23. Interesting. I had a conversation with a mature student today whose son is a six figure CEO. He grew up not poor, but certainly not rich. We spoke of the burden of money, but also spoke of the danger of romanticizing poverty. I am happy to have found the sweet spot in the middle.

    • “Keep deception and lies far from me, Give me neither poverty nor riches; Feed me with the food that is my portion, That I not be full and deny You and say, “Who is the LORD?” Or that I not be in want and steal, And profane the name of my God.โ€ฆ”

      Prov 30.8

  24. Great thoughtful post, holistic. Interesting about your friend-orphan. That’s too young to inherit so much money.

    Anyway, I liked your jeans search. You know, I spent over 3 years, 3 years trying to find a pair of jeans that meant my specifications. Talk about wasting time, trying on choices. So I did find pr. which are black and I wear 50% of the time in my full-time office job as an analyst.

    Or the time I spent nearly 2 yrs. trying to find a pr. of cycling shoes that meant my needs.

    I grew up in a poor family since my father was the full-time breadwinner, a cook in a Chinese restaurant…for 6 children and my mother. When I applied for a university grant, I knew my father’s income. Now, what 20-yr. old these days knows the general details of their parent(s)’ annual income?

    • Gee, I actually believe it took you that long to find the perfect jeans and shoes. Oh, what a pain. Augh!!!

      Thx for the precious glimpse into your history. I’ve so appreciated, as well as enjoyed (while I feel almost disrespectful using this word in light of your parents’ hardships) learning of your rich heritage.

  25. Great article! I think gratitude for what one has is so important – everyone seems to be wanting more and more these days and unfortunately this can lead to dissatisfaction. “Thereโ€™s some magical amount. I donโ€™t know what it is. Iโ€™m pretty confident that we have long since passed the point where options improve our welfare”. This is so true obviously it is going to be a struggle if you have no money for rent, food etc but so many people have gone way past this and are still feeling “empty” and wanting more. “Option anxiety” is a well known saying and seems to be rather an epidemic in modern western society. Lowering your expectations and appreciating the small joys in life eg a lovely sunny day, quality time with family and friends really does lead to happiness!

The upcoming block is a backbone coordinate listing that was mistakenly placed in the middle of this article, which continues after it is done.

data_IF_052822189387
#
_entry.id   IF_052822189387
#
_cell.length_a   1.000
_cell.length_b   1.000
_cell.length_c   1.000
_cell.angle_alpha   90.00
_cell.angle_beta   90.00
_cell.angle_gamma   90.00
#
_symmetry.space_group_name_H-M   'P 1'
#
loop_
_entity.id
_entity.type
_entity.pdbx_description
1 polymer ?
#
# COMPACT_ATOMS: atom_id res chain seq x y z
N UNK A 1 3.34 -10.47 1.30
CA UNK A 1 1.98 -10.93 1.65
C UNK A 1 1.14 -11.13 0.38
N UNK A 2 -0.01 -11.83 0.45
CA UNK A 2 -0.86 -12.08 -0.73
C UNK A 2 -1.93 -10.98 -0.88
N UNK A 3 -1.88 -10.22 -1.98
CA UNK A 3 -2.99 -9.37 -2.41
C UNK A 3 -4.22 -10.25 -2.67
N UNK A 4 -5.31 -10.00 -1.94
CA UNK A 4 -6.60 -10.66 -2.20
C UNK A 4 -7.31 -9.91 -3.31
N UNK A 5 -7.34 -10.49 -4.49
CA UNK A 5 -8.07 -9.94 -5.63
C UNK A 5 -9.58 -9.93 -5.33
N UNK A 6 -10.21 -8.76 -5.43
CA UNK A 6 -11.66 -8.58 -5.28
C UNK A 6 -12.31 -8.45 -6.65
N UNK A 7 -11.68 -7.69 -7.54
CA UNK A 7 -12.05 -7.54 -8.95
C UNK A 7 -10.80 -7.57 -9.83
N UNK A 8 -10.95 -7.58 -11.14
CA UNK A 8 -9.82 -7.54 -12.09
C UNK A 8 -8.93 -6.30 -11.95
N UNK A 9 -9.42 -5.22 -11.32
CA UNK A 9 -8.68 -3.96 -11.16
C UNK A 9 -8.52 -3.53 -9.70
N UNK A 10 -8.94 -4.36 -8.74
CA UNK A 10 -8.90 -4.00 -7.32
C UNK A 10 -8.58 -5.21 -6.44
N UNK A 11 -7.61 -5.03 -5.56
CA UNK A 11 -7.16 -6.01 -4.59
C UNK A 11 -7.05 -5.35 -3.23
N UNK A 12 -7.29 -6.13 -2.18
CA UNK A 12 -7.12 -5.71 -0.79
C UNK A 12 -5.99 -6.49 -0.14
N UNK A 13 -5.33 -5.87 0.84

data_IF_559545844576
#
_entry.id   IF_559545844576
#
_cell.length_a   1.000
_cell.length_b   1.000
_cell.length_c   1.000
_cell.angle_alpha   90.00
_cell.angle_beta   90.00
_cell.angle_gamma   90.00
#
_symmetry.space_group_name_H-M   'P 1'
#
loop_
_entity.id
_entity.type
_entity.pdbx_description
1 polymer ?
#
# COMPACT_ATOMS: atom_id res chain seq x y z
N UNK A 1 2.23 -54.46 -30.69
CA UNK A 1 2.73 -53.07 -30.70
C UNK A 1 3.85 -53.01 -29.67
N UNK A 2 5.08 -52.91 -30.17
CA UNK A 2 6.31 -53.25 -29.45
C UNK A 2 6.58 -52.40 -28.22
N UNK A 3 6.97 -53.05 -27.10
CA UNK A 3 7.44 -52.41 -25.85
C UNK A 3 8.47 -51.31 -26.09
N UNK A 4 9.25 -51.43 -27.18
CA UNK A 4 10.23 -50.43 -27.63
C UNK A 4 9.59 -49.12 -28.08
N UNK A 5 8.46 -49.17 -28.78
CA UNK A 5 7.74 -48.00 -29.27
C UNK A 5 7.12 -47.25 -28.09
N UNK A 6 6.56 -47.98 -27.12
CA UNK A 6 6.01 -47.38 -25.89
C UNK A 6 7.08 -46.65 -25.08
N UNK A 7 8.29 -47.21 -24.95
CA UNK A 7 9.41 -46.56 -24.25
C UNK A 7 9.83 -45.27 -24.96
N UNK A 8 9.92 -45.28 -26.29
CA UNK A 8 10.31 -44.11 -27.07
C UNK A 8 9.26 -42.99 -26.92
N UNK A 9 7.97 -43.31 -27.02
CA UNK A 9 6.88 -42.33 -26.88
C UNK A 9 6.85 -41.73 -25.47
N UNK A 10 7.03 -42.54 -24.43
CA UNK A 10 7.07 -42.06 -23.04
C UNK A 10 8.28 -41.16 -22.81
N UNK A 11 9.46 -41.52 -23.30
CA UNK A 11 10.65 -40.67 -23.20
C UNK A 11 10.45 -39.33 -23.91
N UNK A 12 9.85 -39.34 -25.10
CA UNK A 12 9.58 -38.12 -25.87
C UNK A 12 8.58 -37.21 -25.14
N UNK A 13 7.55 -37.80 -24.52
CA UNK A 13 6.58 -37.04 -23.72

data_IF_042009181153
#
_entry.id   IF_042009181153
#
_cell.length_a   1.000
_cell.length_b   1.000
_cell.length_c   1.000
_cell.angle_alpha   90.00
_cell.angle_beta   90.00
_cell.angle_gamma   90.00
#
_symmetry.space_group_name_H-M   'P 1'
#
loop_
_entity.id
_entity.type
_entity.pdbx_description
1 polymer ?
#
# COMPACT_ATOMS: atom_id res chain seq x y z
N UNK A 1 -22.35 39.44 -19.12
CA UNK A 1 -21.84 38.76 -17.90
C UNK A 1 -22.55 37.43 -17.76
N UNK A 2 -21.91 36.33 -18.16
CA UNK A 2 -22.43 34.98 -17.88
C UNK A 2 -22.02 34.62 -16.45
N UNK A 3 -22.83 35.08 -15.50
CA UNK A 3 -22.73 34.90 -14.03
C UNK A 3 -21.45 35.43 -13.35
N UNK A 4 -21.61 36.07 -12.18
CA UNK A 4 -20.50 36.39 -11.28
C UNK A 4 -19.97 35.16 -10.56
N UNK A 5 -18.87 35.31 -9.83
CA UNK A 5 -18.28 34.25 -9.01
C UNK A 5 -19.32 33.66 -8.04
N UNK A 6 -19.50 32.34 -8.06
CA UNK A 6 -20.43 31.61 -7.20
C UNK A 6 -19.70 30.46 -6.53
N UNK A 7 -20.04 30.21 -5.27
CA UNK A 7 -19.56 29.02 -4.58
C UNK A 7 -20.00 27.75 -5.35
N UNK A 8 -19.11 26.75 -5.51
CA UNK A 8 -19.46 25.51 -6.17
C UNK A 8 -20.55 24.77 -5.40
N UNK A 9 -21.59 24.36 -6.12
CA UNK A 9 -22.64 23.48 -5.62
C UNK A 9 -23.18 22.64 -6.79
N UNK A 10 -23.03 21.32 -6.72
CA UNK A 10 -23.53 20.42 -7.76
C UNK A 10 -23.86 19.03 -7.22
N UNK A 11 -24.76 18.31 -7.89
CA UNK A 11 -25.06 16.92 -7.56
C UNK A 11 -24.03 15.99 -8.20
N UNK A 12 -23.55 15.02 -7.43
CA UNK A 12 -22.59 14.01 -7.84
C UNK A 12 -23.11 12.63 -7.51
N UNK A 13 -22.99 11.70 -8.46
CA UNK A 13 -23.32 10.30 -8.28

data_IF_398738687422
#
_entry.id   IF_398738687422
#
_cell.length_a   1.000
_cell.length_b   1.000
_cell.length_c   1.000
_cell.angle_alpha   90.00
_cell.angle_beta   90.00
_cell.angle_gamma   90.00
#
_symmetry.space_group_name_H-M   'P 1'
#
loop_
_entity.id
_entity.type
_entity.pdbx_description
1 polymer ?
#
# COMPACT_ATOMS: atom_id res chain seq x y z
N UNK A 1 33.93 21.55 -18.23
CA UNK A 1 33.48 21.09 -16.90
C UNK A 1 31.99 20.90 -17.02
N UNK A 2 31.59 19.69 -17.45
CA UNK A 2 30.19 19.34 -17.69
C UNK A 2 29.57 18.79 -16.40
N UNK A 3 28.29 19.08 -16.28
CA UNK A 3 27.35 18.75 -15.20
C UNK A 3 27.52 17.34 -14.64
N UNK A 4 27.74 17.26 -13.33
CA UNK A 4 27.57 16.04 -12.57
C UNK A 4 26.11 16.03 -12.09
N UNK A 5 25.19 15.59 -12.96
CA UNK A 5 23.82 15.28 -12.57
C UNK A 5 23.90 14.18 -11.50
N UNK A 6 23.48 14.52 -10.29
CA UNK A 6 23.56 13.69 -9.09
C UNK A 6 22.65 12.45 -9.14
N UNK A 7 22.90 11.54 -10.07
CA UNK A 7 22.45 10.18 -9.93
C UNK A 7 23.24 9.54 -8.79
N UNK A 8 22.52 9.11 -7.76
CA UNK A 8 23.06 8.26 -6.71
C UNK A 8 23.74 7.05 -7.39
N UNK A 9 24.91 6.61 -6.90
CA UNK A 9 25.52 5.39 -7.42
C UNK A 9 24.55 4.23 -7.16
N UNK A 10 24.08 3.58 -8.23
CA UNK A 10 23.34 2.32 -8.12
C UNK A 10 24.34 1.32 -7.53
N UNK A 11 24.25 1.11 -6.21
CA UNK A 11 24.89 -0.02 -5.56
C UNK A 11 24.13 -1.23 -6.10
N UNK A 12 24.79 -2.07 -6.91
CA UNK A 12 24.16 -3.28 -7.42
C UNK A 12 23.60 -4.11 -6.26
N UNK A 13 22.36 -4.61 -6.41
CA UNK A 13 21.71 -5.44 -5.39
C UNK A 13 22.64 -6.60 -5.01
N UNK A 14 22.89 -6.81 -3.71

• Thanks for reflecting back your agreement on this, Rose. Being happy with little is being grateful for every bit. So simple and yet obviously millions of people are missing it. It’s an interesting question to dig into. WHY our appetites are what they are.

      Thanks for the read.

      Diana

      • Thanks Diana yes I don’t know why but so many people are missing it, “being happy with little is being grateful for every bit”! Have enjoyed reading ๐Ÿ™‚ Have a lovely weekend Rosemary ๐Ÿ™‚

  26. If I was your friend, I would go get malaria on some adventure in the Congo. Pain is restorative, deprivation brings perspective, struggle makes success sweet and nobody would rather hear a story about that one time you were contented with your furniture than that one time you fought off a goliath tigerfish with your handmade spear.

    • Will let you know if I ever quote you, O articulate Sagegarrido.

      People suffering depression aren’t driven by inspiration and no one can look upon anyone’s rose bed and say the gardener enjoys peaches and cream everyday. She happened to have suffered more unspeakably than you know, and no one saw it coming when her father beat her mother to the grave. Both had cancer – yes, at the same time. But yes, Ben, I appreciate where you’re coming from. Thanks, buddy.